There’s a word for that – pride.
Calvin says, “Hey, I run away when I hear the word bath.”
“How could you have lost a plunger?” the clerk at the hardware store asked on the phone. “What did you do with it?”
Clearly this was a repeat customer. Her tone of voice gave her away.
Was he asking for a replacement or help in finding it? I didn’t stick around to find out, but it did make me curious.
How could you lose a plunger? How could you lose any plumbing tool for that matter? They’re large enough to trip over.
I’ve lost rings down bathroom drains, wallets at the check-out stand in supermarkets. I even lost Calvin once on a walk. He gave me signs that he was sufficiently trained to obey me, so I let him off leash. I blinked and he was gone. The next thing I heard him baying like a coyote in heat. He found a hole in the fence and wiggled through to run after a hare. I called him, but he was deaf. He was camouflaged in a thicket of bushes. I called louder. Nothing. I couldn’t climb the fence without tearing my body into pieces. I kept calling louder, but I was getting nowhere. By then I was hoarse. Finally I found a gate, unlocked it and ran through it. I spent an hour running all over the park calling for him. A park ranger drove by and stopped. I told him I was looking for my beagle. Had he seen him? The ranger laughed. I wanted to swat him. He said he’d keep an eye out. Did I want a lift back to my car? Yes, please. I was exhausted and ready to sob. How was I going to tell my son that I lost his dog?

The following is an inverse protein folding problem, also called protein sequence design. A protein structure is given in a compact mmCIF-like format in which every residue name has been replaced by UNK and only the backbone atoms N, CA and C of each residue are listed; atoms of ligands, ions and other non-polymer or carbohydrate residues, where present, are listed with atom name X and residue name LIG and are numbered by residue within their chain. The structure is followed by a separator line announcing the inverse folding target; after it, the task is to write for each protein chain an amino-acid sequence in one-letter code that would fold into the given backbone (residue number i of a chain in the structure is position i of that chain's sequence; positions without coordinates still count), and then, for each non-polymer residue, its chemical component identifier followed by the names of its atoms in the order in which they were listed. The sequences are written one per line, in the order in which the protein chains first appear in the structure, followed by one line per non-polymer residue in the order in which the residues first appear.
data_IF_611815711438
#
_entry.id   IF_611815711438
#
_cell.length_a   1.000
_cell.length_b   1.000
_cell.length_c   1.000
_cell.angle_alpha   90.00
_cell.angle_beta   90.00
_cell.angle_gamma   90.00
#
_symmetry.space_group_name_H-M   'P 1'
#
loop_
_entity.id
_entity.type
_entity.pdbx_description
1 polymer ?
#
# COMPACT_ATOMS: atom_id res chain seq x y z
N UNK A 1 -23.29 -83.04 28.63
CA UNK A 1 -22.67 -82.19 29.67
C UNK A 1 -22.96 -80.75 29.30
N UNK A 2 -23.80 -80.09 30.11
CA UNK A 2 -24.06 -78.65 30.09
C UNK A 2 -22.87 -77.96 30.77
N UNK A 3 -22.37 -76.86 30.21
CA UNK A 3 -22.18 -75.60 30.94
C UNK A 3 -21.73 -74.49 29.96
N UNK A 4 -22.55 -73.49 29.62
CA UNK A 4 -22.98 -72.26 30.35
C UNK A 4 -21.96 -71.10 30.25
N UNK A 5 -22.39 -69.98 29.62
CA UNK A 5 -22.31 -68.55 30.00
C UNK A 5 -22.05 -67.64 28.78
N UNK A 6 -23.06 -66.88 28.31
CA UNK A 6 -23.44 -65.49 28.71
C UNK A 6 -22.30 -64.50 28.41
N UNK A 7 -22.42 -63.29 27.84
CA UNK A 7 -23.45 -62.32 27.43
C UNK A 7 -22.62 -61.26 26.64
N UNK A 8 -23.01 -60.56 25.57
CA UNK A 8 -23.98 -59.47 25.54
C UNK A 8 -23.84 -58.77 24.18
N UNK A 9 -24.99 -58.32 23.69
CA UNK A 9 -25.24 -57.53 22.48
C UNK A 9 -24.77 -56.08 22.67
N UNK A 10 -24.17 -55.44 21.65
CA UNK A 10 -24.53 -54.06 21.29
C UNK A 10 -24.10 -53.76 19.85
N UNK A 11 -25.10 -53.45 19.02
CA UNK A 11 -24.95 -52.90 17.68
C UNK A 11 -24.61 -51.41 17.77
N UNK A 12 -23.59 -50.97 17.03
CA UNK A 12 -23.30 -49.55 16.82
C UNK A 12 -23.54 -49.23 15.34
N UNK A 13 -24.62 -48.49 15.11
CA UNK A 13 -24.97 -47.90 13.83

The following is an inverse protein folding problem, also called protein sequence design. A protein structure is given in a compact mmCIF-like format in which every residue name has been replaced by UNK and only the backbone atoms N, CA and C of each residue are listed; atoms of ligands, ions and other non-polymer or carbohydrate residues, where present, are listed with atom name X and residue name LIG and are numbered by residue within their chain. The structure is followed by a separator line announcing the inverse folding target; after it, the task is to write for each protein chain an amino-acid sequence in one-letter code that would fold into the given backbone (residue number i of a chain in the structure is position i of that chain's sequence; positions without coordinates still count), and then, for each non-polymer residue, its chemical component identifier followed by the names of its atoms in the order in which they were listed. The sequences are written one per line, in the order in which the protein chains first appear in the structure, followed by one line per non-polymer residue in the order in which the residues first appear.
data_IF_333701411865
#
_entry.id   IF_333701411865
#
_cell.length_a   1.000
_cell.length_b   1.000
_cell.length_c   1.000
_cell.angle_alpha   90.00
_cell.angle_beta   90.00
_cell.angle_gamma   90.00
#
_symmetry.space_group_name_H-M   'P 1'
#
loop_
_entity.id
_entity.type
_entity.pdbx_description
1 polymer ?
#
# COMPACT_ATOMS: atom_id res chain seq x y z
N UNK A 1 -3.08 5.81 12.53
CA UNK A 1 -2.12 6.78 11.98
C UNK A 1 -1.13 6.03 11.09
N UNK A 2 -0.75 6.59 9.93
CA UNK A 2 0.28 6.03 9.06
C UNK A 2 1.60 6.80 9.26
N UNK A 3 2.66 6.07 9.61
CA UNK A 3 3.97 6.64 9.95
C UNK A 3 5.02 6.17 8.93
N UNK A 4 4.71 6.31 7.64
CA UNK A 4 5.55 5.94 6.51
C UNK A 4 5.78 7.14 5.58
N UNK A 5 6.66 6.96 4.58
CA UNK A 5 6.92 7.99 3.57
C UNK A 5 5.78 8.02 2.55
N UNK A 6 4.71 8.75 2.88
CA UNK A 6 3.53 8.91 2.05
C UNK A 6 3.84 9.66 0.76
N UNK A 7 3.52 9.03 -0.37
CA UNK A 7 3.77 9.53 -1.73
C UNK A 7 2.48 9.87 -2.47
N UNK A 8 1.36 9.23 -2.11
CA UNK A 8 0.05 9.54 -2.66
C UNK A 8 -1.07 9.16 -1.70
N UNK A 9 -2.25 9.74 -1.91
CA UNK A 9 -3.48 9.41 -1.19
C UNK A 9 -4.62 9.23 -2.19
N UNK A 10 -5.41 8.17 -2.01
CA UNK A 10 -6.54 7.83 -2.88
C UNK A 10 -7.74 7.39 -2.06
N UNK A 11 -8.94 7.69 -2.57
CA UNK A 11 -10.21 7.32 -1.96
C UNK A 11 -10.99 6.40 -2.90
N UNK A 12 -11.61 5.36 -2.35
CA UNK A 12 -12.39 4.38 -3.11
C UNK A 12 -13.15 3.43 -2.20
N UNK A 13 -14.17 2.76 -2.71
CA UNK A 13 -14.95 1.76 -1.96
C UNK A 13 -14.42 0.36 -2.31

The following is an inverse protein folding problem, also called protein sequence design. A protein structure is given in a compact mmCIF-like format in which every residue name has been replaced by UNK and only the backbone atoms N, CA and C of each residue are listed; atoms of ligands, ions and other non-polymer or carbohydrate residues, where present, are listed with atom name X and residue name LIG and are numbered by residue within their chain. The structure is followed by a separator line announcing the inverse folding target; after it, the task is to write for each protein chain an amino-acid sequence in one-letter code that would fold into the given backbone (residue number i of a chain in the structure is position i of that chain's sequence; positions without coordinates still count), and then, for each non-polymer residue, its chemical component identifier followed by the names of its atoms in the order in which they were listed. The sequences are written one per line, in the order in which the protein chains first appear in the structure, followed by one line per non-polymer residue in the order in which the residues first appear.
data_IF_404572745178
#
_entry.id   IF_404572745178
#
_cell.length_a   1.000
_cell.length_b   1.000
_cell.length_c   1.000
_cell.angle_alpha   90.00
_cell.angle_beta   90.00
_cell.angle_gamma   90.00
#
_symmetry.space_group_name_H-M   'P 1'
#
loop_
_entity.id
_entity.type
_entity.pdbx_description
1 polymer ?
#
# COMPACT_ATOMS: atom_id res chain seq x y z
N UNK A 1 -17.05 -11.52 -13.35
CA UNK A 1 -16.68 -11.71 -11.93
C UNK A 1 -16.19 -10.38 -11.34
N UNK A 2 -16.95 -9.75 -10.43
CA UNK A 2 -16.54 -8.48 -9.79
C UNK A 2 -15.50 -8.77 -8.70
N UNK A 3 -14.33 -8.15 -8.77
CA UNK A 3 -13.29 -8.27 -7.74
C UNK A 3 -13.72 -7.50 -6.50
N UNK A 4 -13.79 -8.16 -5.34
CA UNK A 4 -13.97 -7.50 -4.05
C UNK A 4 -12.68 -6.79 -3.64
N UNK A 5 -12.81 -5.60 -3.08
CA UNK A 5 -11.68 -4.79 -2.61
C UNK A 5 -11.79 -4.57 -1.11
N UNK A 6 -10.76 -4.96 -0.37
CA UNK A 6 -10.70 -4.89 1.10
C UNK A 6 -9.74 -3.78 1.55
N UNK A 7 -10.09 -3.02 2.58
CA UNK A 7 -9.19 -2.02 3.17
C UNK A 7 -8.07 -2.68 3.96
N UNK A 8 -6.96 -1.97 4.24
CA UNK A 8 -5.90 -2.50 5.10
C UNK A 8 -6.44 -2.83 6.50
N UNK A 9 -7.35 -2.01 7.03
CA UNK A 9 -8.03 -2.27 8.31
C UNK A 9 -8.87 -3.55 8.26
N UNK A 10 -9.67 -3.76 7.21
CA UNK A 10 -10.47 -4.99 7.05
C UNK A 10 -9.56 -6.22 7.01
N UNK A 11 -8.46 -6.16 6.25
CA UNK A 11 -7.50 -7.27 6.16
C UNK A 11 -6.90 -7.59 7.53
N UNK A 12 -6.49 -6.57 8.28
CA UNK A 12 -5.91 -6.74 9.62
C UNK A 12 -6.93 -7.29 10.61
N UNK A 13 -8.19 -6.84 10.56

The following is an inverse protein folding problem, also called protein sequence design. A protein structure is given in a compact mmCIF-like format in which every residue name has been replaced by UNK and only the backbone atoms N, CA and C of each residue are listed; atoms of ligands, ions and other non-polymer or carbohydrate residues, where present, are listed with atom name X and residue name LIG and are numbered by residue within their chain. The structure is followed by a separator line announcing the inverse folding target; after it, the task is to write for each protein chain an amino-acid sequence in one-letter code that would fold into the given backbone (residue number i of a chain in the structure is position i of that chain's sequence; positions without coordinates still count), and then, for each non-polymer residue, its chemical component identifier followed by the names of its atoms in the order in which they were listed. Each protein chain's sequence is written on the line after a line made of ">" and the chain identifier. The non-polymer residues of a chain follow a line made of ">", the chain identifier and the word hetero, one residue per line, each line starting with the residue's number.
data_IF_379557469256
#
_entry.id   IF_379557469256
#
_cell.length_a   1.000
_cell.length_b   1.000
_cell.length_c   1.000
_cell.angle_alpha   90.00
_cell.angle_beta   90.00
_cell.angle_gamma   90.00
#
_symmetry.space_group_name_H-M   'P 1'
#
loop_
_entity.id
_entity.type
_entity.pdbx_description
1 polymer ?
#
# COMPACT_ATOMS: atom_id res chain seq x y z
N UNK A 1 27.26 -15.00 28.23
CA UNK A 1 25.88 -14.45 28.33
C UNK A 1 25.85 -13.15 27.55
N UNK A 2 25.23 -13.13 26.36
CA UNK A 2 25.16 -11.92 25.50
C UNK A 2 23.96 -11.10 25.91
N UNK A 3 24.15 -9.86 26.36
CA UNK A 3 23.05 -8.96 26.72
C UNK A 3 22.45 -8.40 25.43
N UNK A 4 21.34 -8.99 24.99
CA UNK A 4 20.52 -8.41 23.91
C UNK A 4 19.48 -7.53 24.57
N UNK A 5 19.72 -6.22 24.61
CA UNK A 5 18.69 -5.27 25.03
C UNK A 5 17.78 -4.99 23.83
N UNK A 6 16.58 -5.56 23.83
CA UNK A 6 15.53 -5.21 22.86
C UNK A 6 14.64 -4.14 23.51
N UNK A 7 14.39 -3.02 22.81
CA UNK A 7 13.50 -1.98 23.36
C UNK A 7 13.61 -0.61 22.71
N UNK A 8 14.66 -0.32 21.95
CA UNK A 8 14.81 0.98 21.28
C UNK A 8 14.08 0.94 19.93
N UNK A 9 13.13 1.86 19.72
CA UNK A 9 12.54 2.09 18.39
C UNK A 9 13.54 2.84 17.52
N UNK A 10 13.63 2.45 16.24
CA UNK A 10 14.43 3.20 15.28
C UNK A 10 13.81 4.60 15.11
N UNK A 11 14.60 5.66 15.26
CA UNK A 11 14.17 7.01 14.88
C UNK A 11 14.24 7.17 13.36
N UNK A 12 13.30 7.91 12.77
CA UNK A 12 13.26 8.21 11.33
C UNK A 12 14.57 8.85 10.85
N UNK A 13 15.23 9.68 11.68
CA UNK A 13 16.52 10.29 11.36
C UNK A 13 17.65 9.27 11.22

When we pulled up to my car, the ranger laughed again. There was Calvin sitting on his haunches waiting for me.
Calvin says, “I remember that episode. And you thought I was the idiot.”
We have a rodent in our roof. He moves in when the sun dips below the horizon and scratches all night. It sounds like he’s digging the Panama Canal in there. We’ve had the pest control people out to investigate, but this critter is smart. Or they kill one and another comes in to take its place. It’s been particularly cold this season so I don’t blame him for seeking a warm spot. But the word’s gone out. My roof has become a revolving door.
Alf has put traps up there with peanut butter, but that hasn’t worked either. The thing eats the food, tip toes out of the trap, and laughs. I hear him snickering in between scratches.
Lately I’ve noticed a neighborhood cat around our house.
A light grey beauty with yellow eyes. She looks strikingly familiar and then the other day it hit me. She looks identical to the kitten Alf and I rescued a year ago and is now thriving in a new home. This adult cat must have been the mother.
So mom cat is patrolling our grounds. One afternoon I found her on the roof, soaking up the afternoon rays by what must be the hole the resident rodent climbs into every day. She’s on it. In the last few nights we haven’t heard any scratching. Could it be she caught this nasty rat as a thank you for fostering her kitten and finding her a great family to live with? That would be utterly delightful.
Calvin says, “Don’t get sentimental over this. Cats are savages. They’ll eat anything.”